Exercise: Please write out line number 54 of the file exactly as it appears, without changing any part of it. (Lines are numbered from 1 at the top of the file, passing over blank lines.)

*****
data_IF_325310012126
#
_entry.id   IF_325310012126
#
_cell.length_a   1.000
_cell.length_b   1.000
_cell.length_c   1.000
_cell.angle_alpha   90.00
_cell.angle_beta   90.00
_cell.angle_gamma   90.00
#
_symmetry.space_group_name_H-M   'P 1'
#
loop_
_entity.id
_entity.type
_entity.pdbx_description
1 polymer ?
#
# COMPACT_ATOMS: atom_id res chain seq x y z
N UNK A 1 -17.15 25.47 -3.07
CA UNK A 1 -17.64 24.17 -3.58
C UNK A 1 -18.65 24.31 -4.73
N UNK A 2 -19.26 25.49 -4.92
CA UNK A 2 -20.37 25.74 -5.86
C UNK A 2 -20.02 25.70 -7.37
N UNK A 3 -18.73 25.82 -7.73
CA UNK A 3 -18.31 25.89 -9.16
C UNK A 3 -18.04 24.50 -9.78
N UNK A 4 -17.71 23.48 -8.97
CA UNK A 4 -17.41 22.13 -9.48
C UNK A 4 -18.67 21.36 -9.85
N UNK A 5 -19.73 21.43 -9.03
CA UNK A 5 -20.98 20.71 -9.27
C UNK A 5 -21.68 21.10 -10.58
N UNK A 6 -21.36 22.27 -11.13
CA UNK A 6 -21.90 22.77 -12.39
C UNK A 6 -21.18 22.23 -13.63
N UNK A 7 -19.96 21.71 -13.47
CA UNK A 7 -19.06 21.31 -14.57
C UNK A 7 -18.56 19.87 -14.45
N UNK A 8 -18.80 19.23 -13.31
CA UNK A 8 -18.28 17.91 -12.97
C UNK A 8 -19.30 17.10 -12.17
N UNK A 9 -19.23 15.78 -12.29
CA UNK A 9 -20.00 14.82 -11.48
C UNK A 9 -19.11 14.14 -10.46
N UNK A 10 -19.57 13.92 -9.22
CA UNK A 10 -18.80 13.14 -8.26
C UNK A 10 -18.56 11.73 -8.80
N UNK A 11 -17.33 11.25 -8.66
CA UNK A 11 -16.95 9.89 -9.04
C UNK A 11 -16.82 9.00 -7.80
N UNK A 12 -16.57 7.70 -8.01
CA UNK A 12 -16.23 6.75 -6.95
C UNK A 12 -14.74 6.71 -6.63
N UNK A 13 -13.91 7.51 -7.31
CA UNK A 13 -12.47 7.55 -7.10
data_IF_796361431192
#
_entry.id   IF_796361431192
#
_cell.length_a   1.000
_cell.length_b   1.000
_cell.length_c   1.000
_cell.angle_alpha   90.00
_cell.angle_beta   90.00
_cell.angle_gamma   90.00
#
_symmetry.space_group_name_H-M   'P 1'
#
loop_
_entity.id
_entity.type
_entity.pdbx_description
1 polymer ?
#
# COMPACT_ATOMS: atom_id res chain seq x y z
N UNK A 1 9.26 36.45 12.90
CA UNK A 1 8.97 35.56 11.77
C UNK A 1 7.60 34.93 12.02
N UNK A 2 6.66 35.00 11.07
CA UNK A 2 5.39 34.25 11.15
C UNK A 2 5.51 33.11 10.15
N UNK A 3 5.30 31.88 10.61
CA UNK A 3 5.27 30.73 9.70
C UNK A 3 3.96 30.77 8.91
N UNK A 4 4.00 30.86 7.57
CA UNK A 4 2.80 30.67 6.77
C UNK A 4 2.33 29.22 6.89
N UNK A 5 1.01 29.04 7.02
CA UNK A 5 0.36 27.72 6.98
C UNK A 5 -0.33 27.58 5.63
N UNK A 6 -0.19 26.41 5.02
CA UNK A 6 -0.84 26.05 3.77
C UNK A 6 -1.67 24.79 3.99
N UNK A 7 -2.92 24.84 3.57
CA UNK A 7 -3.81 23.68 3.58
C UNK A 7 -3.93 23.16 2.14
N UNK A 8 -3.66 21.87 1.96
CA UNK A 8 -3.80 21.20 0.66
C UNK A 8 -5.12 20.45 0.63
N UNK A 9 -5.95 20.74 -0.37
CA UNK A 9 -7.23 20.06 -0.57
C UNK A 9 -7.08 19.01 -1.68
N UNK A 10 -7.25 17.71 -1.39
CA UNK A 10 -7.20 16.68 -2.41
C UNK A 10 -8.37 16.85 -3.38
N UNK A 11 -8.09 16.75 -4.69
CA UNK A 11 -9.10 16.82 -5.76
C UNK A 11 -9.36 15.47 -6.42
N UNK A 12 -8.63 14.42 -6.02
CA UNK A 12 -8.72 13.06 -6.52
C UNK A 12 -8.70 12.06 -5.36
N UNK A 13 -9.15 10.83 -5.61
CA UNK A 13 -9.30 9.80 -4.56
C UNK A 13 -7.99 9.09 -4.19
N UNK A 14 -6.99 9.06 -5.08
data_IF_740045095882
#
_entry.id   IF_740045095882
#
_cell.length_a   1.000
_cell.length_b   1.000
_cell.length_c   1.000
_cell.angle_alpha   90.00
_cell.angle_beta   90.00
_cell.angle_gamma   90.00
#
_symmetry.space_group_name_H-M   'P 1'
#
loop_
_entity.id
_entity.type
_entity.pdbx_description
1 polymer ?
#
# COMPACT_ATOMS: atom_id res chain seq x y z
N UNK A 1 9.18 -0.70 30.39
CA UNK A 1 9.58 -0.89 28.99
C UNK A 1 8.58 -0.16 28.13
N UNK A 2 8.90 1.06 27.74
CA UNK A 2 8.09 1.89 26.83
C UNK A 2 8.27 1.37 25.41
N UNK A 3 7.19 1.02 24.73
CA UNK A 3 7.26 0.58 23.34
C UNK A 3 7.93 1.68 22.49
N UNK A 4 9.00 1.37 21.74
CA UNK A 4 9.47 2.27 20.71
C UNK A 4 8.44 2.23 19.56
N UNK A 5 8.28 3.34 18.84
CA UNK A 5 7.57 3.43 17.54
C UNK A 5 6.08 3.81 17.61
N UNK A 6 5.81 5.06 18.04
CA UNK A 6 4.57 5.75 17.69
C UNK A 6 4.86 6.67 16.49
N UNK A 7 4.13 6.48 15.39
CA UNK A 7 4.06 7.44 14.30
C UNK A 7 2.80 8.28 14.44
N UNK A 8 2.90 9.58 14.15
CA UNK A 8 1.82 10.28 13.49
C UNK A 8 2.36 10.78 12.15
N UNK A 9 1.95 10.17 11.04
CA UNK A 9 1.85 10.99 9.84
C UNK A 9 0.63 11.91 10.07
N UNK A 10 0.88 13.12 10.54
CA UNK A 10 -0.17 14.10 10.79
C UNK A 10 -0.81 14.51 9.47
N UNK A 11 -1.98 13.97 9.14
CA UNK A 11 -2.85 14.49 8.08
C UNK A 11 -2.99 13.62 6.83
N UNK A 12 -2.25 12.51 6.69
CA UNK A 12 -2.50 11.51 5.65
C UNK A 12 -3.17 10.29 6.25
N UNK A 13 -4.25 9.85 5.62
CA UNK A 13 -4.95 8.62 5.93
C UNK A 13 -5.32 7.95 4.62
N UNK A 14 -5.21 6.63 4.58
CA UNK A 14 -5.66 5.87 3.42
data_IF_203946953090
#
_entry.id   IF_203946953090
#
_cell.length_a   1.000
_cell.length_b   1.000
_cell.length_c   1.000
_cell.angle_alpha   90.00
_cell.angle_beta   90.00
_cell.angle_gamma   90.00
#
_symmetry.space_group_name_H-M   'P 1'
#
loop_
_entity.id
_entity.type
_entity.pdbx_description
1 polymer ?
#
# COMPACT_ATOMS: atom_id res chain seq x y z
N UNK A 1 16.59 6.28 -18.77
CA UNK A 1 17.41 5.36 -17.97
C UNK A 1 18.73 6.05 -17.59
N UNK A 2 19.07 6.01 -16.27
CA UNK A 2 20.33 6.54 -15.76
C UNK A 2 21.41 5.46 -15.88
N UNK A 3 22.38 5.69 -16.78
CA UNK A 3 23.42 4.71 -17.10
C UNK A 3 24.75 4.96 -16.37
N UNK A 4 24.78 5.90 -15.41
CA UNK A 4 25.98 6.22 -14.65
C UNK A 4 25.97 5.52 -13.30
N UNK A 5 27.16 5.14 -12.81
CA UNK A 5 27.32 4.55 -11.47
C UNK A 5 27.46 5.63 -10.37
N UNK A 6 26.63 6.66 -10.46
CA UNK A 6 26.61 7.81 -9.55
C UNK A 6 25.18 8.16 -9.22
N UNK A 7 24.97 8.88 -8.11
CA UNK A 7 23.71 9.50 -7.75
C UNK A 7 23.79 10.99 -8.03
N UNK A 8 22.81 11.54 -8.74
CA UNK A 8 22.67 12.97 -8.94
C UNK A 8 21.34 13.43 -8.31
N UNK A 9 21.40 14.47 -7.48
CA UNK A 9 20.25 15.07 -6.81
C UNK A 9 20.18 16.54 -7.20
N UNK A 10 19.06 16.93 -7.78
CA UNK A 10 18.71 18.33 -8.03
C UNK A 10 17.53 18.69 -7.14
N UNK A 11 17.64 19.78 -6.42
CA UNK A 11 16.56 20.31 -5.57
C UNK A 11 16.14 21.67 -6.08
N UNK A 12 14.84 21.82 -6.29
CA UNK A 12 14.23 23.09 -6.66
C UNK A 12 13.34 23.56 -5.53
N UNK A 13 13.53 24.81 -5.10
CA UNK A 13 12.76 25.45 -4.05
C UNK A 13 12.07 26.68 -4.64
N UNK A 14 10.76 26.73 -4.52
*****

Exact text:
N UNK A 12 -16.57 7.70 -8.01